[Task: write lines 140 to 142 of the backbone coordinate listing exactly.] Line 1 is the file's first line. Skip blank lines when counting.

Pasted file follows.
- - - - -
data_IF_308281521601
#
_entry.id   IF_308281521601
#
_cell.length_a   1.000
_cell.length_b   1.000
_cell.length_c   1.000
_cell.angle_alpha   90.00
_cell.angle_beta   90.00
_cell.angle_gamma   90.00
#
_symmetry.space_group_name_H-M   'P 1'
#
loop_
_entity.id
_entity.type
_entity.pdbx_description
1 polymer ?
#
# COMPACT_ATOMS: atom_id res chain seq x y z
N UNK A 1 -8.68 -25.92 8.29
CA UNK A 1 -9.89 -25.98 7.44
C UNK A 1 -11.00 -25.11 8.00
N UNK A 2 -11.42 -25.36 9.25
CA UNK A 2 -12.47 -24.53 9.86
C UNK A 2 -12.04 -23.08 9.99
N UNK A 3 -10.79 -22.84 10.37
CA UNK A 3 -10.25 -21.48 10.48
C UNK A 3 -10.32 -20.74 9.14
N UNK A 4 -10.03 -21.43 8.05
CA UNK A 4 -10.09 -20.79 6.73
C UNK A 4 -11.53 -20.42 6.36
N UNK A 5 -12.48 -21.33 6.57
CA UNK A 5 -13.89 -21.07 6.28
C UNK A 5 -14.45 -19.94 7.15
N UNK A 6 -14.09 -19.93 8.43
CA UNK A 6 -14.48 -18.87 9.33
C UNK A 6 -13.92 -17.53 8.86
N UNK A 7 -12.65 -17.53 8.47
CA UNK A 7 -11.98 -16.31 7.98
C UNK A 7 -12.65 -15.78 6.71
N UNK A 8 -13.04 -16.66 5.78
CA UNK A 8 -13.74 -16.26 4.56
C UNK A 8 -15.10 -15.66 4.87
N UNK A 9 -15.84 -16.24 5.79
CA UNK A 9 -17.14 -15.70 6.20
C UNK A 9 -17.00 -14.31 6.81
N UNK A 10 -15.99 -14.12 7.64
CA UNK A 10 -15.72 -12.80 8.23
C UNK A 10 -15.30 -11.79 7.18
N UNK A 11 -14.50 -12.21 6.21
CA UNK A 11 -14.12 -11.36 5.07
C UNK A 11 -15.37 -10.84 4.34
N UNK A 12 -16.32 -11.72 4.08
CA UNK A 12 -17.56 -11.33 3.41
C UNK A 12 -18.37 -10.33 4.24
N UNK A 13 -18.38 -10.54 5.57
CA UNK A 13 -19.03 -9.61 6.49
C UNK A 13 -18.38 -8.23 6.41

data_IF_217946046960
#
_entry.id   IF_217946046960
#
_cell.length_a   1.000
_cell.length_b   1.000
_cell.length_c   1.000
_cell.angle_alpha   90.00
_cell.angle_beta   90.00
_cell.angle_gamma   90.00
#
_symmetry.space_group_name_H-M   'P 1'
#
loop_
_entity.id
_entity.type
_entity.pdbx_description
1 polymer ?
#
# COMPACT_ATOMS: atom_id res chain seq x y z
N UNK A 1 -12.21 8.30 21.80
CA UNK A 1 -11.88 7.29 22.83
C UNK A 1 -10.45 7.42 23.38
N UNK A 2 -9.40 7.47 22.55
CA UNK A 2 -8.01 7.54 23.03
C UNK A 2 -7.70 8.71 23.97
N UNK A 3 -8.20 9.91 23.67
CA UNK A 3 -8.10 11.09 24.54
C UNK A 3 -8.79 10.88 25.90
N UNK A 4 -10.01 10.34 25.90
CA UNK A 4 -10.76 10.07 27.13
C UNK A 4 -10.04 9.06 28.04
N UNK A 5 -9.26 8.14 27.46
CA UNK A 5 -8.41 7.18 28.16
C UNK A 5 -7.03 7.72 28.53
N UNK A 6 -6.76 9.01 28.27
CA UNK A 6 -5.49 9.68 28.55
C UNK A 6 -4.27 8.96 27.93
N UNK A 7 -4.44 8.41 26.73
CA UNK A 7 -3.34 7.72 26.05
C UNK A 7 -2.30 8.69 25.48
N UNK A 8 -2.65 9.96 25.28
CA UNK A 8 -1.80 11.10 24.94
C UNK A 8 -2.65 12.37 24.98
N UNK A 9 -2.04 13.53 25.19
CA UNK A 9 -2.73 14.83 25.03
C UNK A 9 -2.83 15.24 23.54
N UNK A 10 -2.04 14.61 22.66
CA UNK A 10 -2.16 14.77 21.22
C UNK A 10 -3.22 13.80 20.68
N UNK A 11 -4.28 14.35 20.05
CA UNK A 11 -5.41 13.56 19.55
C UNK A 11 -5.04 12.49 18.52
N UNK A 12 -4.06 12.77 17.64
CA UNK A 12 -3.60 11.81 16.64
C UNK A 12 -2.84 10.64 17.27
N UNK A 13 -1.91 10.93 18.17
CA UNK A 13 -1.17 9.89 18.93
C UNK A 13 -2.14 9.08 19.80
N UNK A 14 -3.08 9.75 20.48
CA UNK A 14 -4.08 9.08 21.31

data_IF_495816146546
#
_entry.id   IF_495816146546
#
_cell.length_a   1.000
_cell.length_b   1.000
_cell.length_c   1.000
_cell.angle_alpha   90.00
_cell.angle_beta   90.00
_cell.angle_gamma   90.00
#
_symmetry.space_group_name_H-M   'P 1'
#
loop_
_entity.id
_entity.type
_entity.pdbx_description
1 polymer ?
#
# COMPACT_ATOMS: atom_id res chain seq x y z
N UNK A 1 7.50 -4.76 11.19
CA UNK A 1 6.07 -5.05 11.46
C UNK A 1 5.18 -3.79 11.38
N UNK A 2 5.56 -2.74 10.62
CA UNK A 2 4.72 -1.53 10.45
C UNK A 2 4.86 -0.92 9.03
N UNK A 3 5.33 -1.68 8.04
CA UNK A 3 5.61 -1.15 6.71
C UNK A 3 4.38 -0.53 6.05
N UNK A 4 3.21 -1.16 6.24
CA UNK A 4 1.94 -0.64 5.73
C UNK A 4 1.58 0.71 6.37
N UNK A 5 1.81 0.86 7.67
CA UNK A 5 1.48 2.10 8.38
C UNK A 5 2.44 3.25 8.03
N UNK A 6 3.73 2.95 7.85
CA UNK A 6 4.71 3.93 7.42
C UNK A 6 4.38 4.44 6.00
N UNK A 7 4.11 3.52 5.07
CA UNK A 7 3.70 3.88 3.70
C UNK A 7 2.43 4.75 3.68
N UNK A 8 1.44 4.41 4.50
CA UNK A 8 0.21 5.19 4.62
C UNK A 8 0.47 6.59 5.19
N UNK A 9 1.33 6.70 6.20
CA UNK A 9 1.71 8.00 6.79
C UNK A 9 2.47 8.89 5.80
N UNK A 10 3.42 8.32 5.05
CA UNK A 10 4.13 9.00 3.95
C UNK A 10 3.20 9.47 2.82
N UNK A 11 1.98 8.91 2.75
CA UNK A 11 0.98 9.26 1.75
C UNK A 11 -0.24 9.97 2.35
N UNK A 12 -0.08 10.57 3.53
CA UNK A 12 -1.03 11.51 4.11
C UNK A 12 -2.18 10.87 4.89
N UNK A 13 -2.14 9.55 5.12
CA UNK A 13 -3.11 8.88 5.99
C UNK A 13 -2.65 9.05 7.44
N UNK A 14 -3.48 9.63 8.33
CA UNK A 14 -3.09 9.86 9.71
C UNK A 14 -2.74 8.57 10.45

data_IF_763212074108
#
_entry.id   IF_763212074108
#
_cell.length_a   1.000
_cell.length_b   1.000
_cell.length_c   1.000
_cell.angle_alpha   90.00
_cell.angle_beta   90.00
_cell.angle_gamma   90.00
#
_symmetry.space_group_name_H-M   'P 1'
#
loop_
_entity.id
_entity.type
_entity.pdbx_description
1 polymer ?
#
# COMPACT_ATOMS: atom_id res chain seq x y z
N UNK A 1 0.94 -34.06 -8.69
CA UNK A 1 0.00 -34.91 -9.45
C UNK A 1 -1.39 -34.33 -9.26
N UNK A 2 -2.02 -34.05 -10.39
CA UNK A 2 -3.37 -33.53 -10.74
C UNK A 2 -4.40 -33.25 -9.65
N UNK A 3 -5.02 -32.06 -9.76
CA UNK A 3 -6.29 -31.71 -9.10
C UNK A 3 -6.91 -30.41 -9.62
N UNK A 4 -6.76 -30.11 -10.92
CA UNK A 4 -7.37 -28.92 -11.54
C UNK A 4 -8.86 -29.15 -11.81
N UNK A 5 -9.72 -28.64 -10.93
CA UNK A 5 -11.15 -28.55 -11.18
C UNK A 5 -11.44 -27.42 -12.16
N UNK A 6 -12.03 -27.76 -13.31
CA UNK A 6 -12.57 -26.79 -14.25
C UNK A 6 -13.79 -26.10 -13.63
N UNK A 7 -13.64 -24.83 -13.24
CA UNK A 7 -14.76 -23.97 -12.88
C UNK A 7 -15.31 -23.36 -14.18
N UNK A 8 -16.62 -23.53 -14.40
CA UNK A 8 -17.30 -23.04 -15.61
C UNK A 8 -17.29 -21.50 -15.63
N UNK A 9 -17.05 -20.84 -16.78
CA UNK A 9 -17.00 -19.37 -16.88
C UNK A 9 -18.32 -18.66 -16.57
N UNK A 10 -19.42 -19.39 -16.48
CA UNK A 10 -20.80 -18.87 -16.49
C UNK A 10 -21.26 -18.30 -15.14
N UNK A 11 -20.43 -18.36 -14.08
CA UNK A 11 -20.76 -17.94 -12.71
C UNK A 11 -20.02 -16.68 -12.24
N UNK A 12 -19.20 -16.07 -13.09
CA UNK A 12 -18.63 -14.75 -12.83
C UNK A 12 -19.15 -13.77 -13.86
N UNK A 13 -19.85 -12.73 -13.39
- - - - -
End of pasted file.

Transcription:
# COMPACT_ATOMS: atom_id res chain seq x y z
N UNK A 1 7.50 -4.76 11.19
CA UNK A 1 6.07 -5.05 11.46